Most of us leaving the military worry about our lack of commercial experience. This is rarely the obstacle we believe it to be. This is because employers value the hard and soft skills of ex-military candidates. They are recruiting you for these skills; a mix of good training and mentoring by the employer and your active enthusiasm to learn will quickly overcome any perceived inexperience.
But, and it’s a big but, you will need to work hard at the 3 Ps of planning, preparation and presentation (especially of your skills and experienced) to succeed in finding the right job for you - and in the organisation where you will thrive.
The biggest barrier facing ex-military candidates is the translation of your skills, and the context in which you’ve developed them, to employers in their language - not yours. You can’t expect companies, and especially their HR departments, to interpret anything other than language that is already common (e.g. mechanical engineers, roles in medical services etc).
We spend too much time, often at too late a stage in the process, improving CVs, helping with research and interview preparation. My advice is to work hard on the 3 Ps throughout your resettlement and job hunting phases and to deliver them to the same high professional standards you’ve achieved in the Services. Do your very best to be imaginative, honest and realistic (i.e. don’t oversell your skills) to capture the interest of employers.
So here are the SaluteMyJob team’s Top 10 Tips to help you succeed:
1. Do your homework - Time in preparation is never wasted
- Make sure you understand the company's business, how it is performing and where the job you're applying for fits in.
- Be ready to answer questions about the company.
- If you don't know the answer, say so.
2. Translate your skills and experience into the company's language
However much the company might wish to employ ex-military people, they need to understand the skills and experience you will bring in their own terms. Skilled trades (engineering, medical, logistics etc) translate easily; 'soft' skills are more difficult. Companies like SaluteMyJob help candidates by using commercial assessments but these are only an aid; you will need to draw on your experience to illustrate your skills. For example:
- Illustrate your depth of experience as a project manager, gained as a patrol commander in Afghanistan.
- Demonstrate your skills as a client relationship manager and negotiator with examples of managing rival Afghan 'stakeholders'.
- Show how your military training and experience have developed your 'creative problem solving' skills.
3. Polish that CV
CVs don't get you a job, but they can certainly stop you getting one. The standard of CV we see is generally poor. So, take advice and:
- Conform to the convention in format (profile, skills, job history - most recent first - interests) but don't worry about stuffing it into 2 pages - take more space, provided it is relevant to the role that you are applying for. Keep it short, simple and relevant. Also do not put reference to your age, marital status and whether you have children or not. You want to be judged on your ability and not your personal circumstances.
- Adjust the CV to the job description of the role you're applying for.
- Show responsibilities and achievements in the job history section; avoid a list of job descriptions.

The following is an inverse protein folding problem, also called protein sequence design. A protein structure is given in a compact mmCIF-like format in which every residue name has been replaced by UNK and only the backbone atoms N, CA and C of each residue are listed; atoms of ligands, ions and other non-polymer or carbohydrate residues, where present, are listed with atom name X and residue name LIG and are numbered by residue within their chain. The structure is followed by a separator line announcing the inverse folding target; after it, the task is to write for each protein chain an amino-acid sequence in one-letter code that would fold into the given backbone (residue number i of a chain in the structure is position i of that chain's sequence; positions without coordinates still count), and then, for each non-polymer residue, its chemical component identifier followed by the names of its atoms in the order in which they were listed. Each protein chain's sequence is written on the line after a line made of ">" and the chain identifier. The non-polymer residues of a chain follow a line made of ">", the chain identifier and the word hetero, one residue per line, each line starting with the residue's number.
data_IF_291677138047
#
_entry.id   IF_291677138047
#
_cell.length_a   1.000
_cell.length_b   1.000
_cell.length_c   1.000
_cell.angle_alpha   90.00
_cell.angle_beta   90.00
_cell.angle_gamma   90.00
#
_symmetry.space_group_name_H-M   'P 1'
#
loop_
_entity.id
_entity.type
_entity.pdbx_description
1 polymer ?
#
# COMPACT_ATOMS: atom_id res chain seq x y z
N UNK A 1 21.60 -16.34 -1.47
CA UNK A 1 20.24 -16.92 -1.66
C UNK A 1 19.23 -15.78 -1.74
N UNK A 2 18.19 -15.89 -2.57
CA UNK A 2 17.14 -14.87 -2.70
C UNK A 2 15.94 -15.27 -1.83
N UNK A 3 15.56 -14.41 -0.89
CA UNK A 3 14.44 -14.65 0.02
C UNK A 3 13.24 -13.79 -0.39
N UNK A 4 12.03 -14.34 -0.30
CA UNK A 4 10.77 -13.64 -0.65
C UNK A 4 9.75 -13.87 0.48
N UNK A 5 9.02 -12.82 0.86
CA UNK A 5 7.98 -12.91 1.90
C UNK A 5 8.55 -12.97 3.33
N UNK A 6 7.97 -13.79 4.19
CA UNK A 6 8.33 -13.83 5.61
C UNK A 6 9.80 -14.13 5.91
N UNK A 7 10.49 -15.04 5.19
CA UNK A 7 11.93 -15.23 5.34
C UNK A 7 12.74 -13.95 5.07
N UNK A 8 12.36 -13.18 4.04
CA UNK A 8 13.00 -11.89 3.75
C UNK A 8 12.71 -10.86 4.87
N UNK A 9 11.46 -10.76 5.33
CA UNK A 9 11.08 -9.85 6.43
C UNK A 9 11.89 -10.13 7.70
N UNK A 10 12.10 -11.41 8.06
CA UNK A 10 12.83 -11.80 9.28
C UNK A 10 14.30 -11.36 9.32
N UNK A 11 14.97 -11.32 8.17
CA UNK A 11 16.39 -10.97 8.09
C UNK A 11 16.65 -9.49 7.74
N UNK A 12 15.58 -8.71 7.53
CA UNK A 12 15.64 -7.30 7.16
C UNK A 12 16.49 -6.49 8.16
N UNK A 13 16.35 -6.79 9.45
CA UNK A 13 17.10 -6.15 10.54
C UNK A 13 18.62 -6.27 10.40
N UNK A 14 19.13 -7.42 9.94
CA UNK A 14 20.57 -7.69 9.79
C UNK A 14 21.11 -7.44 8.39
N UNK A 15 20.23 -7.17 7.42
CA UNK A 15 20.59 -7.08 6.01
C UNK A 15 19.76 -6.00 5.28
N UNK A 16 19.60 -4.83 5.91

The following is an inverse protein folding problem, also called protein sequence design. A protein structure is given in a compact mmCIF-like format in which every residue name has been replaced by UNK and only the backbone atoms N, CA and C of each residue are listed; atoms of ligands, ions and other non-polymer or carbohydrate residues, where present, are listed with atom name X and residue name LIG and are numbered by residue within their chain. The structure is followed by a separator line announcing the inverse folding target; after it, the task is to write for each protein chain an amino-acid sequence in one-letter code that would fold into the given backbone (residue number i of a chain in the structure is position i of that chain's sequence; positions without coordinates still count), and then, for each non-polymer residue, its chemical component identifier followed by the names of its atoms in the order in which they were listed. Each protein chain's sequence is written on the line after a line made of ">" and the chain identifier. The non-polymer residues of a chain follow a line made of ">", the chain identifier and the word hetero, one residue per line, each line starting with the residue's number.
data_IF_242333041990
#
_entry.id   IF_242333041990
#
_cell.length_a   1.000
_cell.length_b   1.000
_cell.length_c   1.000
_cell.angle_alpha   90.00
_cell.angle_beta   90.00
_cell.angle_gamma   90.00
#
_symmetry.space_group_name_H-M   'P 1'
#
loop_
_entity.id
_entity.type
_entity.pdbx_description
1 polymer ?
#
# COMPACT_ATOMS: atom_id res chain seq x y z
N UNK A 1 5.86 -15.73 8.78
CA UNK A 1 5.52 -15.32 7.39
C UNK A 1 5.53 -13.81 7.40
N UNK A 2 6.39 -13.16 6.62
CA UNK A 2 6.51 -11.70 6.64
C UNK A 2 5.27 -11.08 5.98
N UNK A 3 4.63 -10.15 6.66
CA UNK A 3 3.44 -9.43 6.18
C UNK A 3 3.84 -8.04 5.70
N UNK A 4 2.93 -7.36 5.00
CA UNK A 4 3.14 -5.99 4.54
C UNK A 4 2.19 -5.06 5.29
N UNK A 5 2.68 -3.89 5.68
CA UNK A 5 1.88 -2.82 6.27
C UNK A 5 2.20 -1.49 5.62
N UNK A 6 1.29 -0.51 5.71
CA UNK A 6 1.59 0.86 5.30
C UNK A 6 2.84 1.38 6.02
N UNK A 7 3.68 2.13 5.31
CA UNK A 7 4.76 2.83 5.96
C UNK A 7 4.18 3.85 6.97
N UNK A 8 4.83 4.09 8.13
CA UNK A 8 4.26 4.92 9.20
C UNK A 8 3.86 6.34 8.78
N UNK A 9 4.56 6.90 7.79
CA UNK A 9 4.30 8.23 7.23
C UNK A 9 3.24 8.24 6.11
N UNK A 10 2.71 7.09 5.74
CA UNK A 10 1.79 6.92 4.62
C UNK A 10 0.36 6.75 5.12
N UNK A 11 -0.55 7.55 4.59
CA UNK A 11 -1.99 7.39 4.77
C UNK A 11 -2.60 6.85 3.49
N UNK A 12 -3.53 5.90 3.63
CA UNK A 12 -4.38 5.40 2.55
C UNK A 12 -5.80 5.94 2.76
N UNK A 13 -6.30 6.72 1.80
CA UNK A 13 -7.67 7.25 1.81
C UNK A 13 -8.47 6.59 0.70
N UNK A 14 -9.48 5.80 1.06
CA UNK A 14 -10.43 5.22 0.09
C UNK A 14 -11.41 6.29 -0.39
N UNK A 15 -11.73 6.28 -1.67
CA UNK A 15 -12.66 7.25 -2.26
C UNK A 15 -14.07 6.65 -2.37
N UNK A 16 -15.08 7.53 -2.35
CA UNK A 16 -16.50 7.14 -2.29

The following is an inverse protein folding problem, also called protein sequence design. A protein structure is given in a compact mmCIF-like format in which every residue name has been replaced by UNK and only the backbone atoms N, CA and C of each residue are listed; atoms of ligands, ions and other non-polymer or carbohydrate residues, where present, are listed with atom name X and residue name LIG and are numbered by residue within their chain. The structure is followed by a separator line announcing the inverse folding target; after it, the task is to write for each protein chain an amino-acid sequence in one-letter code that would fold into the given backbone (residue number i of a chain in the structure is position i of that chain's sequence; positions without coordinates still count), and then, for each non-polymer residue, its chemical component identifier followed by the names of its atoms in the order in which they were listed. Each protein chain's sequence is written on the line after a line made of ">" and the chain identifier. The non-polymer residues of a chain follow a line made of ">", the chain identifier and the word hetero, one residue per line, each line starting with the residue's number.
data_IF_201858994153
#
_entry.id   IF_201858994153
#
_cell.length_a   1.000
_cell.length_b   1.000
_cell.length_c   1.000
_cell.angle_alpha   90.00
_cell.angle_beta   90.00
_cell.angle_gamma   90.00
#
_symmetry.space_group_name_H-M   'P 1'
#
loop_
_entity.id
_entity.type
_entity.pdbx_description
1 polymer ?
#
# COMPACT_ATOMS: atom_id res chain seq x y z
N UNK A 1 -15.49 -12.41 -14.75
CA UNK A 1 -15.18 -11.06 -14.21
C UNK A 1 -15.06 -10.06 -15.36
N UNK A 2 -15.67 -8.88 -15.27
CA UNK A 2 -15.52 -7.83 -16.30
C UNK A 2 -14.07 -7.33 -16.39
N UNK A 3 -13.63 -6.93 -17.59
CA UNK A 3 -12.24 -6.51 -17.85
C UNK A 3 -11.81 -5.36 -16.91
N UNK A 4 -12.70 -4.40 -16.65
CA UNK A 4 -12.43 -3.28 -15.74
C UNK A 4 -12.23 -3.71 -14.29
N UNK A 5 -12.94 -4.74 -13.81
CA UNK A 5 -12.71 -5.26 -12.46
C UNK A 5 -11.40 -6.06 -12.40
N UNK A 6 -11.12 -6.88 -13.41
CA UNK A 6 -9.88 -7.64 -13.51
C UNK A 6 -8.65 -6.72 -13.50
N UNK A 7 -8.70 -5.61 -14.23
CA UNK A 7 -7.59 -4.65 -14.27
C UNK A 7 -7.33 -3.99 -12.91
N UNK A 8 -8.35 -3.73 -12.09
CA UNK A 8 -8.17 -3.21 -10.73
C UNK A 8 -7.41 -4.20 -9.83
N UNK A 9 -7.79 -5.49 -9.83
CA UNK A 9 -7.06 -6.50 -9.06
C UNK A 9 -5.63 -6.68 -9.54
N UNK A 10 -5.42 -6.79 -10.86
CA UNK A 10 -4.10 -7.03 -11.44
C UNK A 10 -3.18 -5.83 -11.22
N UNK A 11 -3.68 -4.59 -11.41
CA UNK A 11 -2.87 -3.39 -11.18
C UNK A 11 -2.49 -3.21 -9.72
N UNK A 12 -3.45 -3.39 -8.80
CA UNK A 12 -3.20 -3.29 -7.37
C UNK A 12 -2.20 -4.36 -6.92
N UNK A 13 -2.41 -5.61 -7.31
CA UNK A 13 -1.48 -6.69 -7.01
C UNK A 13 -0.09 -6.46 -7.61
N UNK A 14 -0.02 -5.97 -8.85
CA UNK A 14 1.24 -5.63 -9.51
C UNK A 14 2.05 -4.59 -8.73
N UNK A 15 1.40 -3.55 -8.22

4. Rehearse, preferably with an experienced interviewer.
Don't use job interviews as rehearsal time for other jobs. Be succinct (i.e. brief but clear), always use examples, be straight and at all costs, don’t try to be clever, funny or macho. Always be word perfect on:
- Why you want that particular job.
- Why you want to work for that particular company.
- How you will add value (i.e. what you will bring, how you will do the job and your fit to the culture and values of the company)
5. Be confident, not scary
- Try to display confidence in your ability to do the job but be realistic about your commercial experience.
- Put yourself in the employers’ shoes; be aware that they may be nervous about hiring a military person.
- But don't hide your military experience.
6. Talk to a human
- Persistence pays dividends. It's easier said than done, but try to stand out from the crowd by talking to the recruiter.
- Find out what it's like to work for the company (e.g. sites such as Glassdoor.com or people you know who have worked for the company)
- Insist on feedback - at any stage of the process.
7. Avoid military speak, acronyms and war stories.
Make sure recruiters and interviewers understand what you are talking about. Keep it simple and understandable to all levels and backgrounds.
8. Ask questions
Prepare a couple of questions to ask at the end of the interview about the role and/ or company. However, be prepared that they may be answered during the interview. Don't ask a question for the sake of asking it, such as "how many days leave do I get?". Do not ask "have I got the job?".
9. Accredit and improve your military qualifications
This will not only strengthen your CV but also help you focus on what you want to do.
- Your education centre will be able to help with accrediting your military qualifications.
- Use the resettlement courses to improve your skills - and keep the training relevant to your job aspirations.
10. Get some work experience
It can be difficult to convince an interviewer you are right for the company. Prove it to the business first in order to gain their trust. This will also help you find which role would suit you best.
- Find out which businesses run apprenticeship schemes in your preferred sector. The 'Apprenticeship Vacancy Matching Service' is a good place to start.
- Ask for some work experience.
- Don't discount Fixed Term Contracts. If it is with the right Company, it will give you the 'in' that you need.
Good luck from the SaluteMyJob team and please get in touch if we can help.